Commander-in-Chief: U.S. Presidents and their Executive Power

Today’s post was written by Alexis Hill, Assistant Registrar in the Exhibits Division at the National Archives in College Park, Maryland

How has a Commander-in-Chief used his executive power to help shape a diverse nation?  With the stroke of a pen, he has used this power to command, appoint, veto, remove, and pardon. This year, the National Archives Exhibits Division’s Outgoing Loan program teamed up with the National Constitution Center in Philadelphia, and lent several original documents for a special exhibition in conjunction with the upcoming 2016 Presidential Election, entitled Powers of the President. The exhibition explores the president’s executive power under the Constitution and how many of them have exercised it.  Included in the original documents relating to presidential power in Black history are President Dwight D. Eisenhower’s message nominating Earl Warren to be Chief Justice of the United States Supreme Court and President Ronald Reagan’s veto of S. 557, Civil Rights Restoration Act of 1987.

 

 

Many of the 44 presidents played a role in shaping African-American history.  They have signed and vetoed laws, proclamations, executive orders, and made appointments.  It all began when President Abraham Lincoln signed the Emancipation Proclamation on January 1, 1863, which declared that all slaves were “forever free.”  During Reconstruction, President Ulysses S. Grant signed several laws protecting the rights of African Americans, such as the Ku Klux Klan Act of 1871 and the Civil Rights Acts of 1866 and 1875.  However, some acts had been vetoed during that era, such as President Andrew Johnson’s veto of the Third Reconstruction Act in 1867, a resolution that would have provided more efficient government in the Rebel States.  

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 It was not until 1941, when another U.S. President used his executive power to help African Americans regain their equal rights.  In June 1941, four months before Pearl Harbor and the U.S. involvement in World War II, President Franklin D. Roosevelt signed Executive Order 8802, the Fair Employment Practice in Defense Industries, which prohibited discrimination in defense programs and government agencies.  It was signed in response to a threat of a widespread March on Washington organized by A. Philip Randolph, to protest discrimination in the military and defense industries.  Although discrimination ended in the defense industry, it was not until 1948 that it ended in the military.  In July of that year, President Harry S. Truman signed Executive Order 9981, desegregating the Armed Forces.  Up until that signing, African Americans served in segregated units.

When President Dwight D. Eisenhower signed his nomination for Earl Warren to be Chief Justice of the United States Supreme Court in January 1954, he had no idea he appointed someone who would change the course of civil rights for African Americans.  In May 1954, four months after he was nominated, Chief Justice Warren ruled that school segregation was unconstitutional in his judgement of Brown v. Board of Education.  Three years later in September 1957, President Eisenhower also use his executive power to settle the unrest in Little Rock, Arkansas, by signing Executive Order 10730 and the Presidential Proclamation 3204.  These powers allowed nine African American students to attend Central High School.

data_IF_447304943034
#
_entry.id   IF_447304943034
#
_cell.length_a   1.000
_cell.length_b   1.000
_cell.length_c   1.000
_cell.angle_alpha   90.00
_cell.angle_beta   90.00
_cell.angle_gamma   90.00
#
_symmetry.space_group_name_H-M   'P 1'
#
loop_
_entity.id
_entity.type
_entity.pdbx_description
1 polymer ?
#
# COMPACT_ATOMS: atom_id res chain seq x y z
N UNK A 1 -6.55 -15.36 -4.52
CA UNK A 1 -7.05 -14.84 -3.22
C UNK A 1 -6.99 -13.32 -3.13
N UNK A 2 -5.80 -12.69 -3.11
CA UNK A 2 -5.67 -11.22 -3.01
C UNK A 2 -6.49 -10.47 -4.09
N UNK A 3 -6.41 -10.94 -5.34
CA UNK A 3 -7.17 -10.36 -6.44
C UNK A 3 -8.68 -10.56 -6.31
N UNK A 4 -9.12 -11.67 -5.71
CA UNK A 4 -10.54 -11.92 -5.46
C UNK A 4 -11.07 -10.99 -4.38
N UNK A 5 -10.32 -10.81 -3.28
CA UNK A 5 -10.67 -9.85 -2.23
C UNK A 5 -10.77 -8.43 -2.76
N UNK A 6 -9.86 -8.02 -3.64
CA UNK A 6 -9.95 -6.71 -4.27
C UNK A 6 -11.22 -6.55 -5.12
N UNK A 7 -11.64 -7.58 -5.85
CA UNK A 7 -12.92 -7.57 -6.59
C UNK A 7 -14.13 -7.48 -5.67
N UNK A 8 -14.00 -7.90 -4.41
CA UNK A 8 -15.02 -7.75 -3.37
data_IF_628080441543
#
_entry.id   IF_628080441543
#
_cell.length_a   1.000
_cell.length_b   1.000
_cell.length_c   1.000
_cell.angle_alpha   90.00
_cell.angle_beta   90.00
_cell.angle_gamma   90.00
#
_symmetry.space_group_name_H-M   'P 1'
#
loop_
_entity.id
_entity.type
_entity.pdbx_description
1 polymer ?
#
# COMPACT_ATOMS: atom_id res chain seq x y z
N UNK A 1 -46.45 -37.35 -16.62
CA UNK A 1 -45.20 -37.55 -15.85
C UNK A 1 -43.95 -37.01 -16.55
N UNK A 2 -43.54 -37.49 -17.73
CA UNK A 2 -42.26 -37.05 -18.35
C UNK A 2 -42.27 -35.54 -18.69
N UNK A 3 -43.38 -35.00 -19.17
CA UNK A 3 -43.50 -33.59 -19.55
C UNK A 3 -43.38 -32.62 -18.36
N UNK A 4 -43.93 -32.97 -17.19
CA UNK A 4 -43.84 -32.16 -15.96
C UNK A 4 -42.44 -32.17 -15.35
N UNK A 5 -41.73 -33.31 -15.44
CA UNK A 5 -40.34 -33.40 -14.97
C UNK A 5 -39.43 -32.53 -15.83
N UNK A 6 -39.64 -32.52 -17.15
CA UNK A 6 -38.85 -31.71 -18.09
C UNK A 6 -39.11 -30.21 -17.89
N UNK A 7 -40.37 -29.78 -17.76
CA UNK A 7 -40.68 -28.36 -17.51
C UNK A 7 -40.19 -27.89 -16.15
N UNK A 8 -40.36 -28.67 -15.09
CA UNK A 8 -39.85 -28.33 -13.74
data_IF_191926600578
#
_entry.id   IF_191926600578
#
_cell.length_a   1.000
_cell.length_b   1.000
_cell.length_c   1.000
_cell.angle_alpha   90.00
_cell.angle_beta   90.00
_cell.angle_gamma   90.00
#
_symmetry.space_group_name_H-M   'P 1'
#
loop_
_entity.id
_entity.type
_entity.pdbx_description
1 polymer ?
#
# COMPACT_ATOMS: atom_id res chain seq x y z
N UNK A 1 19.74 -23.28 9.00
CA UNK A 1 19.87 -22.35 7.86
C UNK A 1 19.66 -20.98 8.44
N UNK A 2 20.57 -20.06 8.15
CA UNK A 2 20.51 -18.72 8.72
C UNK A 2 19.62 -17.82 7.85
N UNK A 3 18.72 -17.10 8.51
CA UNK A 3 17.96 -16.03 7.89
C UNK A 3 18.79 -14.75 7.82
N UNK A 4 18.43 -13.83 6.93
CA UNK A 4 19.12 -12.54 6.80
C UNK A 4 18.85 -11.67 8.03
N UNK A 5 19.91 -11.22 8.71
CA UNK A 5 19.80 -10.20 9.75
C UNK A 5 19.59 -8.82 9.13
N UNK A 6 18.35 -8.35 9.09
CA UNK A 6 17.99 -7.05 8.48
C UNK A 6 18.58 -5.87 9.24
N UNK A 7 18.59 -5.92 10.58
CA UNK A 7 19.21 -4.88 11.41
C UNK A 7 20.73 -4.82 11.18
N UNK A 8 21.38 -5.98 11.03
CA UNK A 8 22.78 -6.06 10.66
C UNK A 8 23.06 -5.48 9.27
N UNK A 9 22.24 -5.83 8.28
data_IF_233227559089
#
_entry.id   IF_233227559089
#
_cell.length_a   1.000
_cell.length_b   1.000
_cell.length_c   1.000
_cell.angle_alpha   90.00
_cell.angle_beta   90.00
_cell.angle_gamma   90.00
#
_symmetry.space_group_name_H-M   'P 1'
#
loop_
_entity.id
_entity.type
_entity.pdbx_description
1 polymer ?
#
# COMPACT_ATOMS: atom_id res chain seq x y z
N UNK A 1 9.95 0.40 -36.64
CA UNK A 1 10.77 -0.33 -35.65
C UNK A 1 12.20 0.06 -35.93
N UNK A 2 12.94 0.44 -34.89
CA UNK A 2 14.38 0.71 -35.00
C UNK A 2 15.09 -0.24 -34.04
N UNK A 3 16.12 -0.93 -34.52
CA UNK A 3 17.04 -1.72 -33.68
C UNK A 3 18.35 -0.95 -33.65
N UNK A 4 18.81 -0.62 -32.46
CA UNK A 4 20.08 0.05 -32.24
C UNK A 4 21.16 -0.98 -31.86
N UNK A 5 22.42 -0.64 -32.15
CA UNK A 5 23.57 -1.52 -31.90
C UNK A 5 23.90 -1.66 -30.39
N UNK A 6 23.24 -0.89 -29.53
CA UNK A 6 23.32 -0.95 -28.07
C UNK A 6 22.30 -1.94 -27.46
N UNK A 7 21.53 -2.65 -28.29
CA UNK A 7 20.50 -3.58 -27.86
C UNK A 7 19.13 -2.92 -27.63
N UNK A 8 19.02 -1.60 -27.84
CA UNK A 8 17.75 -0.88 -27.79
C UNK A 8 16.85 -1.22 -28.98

The 1960s saw major actions by two U.S. presidents, who left their mark in the civil rights movement.  In June 1963, President John F. Kennedy went on national television and declared his support of civil rights for African Americans by proposing legislation be created in Congress.  This was in response of recent violence among peaceful demonstrations across the South, especially in Alabama.  After President Kennedy’s assassination in November 1963, the torch was passed onto President Lyndon B. Johnson to fulfill his predecessor’s promise of civil rights legislation.  In July 1964, Johnson signed the Civil Rights Act of 1964, which gave full protection of civil rights for all minorities.  One year later, in August 1965, and in response to the Selma to Montgomery march for voting rights, President Johnson signed the Voting Rights Act of 1965.      

All the public laws, proclamations, and executive orders can be found in RG 11 General Records of the United States Government in the following series: Enrolled Acts and Resolutions of Congress, 1789-2011 (NAID 299811); Presidential Proclamations, 1791-2011 (NAID 299955); and Executive Orders, 1862-2011 (NAID 299999).  Presidential messages and vetoes are found at the Center for Legislative Archives in both RG 46 Records of the United States Senate and RG 233 Records of the United States House of Representatives.  For more information on these records, please visit http://www.archives.gov/legislative/cla/. Also visit http://www.archives.gov/presidential-libraries/ to learn about the Presidential Libraries and Museums operated under the National Archives.

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Images taken from the following series: Johnson White House Photographs, 11/22/1963-1/20/1969Photographs of Official Activities of President Dwight D. Eisenhower, 1953 – 1961Abbie Rowe White House Photographs, 12/6/1960 – 3/11/1964

About Tiffany Walker

Archivist at the National Archives and Records Administration at College Park, MD
This entry was posted in Civil Rights and tagged , , , , , , , , , , , , , , , , , , , . Bookmark the permalink.

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